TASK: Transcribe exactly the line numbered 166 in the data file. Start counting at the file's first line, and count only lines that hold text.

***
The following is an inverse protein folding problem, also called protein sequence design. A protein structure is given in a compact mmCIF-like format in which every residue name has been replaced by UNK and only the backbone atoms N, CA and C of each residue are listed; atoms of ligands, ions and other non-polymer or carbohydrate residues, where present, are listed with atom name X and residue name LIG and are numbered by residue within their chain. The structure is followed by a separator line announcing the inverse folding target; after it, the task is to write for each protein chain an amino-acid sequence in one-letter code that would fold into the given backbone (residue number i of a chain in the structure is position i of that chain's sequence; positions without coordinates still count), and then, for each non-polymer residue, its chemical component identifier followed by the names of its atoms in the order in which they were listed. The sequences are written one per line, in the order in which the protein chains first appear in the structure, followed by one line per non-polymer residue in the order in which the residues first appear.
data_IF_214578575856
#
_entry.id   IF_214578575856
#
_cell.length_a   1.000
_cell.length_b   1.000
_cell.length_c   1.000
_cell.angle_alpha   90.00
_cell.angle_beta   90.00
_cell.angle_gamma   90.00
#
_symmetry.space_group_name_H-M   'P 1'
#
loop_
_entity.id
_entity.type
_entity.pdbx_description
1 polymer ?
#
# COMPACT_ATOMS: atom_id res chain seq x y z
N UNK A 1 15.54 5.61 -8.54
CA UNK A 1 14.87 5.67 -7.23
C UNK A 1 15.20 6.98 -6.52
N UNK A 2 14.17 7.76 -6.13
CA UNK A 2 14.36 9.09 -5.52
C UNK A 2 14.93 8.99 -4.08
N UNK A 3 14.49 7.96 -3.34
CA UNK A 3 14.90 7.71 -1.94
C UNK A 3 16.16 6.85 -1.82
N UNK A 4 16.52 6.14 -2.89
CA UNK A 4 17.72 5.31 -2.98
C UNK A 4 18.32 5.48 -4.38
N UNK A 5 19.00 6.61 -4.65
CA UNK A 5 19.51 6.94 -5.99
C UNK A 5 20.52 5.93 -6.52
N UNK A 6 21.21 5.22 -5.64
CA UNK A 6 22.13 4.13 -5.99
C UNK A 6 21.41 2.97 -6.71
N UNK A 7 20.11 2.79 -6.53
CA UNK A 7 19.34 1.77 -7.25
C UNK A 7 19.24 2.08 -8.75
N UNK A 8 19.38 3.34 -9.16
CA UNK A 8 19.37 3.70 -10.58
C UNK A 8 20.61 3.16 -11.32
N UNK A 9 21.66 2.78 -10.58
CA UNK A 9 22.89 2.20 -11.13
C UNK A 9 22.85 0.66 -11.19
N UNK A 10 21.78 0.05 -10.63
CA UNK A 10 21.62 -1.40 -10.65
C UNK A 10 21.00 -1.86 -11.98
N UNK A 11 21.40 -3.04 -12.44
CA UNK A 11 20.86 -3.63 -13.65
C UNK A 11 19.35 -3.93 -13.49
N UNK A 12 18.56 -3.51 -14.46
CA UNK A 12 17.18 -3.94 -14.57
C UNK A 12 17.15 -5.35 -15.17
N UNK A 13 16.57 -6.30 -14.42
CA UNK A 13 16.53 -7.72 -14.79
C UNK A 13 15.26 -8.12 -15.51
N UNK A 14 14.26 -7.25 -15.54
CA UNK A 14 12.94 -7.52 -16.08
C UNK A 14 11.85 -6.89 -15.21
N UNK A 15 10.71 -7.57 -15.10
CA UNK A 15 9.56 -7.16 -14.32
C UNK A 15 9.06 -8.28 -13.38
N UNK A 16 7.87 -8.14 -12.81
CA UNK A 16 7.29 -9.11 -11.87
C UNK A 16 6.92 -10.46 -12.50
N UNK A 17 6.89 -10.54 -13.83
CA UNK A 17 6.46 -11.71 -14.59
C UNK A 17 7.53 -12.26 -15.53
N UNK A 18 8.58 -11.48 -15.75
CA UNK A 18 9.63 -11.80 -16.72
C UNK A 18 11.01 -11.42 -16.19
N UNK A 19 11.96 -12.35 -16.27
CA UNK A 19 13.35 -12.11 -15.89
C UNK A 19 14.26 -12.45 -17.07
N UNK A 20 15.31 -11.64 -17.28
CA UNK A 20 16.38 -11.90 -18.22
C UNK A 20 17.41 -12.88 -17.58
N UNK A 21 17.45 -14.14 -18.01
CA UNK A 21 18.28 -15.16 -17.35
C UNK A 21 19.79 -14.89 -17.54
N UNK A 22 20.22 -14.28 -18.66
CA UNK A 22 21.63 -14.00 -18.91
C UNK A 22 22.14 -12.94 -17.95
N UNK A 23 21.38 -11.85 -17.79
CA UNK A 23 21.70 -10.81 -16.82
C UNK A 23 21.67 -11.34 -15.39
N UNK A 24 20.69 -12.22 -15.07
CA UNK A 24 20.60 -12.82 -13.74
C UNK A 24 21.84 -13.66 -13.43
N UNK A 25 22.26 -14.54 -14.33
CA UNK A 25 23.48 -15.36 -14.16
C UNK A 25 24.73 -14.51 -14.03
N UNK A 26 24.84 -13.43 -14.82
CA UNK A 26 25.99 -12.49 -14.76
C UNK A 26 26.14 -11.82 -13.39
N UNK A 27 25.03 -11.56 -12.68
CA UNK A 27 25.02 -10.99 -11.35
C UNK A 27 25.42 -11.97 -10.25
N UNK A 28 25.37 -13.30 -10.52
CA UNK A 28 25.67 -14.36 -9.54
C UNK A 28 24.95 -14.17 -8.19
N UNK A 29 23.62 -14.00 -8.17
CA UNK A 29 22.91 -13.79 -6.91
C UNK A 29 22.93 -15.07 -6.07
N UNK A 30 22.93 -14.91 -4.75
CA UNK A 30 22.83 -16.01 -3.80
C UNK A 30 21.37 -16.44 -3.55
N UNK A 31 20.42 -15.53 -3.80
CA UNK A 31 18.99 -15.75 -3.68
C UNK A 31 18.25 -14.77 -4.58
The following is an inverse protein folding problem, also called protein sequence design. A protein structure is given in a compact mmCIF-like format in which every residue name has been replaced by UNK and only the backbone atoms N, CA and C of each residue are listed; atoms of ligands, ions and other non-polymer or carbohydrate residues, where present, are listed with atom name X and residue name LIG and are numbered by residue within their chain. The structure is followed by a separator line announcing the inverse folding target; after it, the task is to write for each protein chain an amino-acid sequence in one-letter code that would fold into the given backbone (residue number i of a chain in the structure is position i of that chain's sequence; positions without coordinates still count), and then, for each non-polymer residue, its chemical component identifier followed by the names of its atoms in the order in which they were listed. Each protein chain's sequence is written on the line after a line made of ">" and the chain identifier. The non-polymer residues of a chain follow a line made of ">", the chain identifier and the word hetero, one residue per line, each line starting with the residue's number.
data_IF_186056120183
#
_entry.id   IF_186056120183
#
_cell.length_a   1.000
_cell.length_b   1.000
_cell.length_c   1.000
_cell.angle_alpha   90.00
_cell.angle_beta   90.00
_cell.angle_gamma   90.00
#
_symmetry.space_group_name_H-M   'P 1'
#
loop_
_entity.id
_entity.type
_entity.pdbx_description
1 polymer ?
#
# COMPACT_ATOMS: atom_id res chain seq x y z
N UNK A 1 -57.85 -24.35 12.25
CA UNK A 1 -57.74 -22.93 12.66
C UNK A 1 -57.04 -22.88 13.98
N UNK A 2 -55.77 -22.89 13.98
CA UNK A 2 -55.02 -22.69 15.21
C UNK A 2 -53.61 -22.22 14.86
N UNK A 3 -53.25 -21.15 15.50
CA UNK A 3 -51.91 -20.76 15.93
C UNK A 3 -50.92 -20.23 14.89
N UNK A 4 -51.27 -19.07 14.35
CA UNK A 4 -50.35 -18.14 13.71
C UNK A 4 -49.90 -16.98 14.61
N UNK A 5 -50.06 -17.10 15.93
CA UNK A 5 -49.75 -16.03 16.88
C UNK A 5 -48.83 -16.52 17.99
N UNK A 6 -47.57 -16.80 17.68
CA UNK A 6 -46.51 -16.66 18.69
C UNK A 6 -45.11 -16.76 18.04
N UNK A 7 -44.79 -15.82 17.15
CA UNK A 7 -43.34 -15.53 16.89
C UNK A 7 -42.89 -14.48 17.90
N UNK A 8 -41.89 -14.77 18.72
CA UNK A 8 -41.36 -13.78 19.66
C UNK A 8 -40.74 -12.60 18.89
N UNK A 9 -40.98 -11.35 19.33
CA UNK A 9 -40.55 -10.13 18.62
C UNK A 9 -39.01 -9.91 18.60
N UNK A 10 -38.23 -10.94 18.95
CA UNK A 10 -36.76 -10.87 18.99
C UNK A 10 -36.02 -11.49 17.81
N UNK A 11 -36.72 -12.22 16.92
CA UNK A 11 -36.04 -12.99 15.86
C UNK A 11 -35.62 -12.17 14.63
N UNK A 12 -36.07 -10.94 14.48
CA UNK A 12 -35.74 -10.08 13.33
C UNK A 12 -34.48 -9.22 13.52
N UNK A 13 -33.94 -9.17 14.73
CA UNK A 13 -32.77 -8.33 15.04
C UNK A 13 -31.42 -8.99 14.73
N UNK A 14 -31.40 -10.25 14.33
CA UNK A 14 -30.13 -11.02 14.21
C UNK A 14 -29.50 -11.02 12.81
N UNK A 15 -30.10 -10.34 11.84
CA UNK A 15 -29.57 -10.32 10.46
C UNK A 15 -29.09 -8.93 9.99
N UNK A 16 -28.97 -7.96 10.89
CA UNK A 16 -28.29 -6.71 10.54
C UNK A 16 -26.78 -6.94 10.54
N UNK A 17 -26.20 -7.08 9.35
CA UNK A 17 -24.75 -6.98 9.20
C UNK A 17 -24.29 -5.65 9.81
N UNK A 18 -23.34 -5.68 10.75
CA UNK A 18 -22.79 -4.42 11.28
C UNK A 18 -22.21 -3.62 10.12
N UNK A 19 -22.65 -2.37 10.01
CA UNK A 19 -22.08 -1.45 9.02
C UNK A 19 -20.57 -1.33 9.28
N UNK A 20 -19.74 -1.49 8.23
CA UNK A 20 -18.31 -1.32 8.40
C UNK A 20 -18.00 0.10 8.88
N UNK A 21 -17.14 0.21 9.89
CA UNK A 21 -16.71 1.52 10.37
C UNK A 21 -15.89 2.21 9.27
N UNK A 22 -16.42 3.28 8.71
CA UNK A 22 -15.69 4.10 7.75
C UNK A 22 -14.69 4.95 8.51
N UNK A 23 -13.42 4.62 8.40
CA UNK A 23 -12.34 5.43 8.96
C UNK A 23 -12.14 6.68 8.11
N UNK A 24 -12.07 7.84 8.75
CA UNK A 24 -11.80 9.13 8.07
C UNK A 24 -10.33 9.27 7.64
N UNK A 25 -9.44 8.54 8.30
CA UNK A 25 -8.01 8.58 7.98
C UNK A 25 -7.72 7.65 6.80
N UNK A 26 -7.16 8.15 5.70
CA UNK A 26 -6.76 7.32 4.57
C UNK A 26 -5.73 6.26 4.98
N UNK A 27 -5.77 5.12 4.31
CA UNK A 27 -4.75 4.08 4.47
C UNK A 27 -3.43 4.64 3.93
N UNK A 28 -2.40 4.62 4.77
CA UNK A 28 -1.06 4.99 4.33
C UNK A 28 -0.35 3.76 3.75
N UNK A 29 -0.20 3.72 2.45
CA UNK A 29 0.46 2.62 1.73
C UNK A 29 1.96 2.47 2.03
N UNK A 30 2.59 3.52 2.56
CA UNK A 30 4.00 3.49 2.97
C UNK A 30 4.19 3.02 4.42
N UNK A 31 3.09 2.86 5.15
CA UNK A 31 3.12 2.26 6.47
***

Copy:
N UNK A 11 -36.72 -12.22 16.92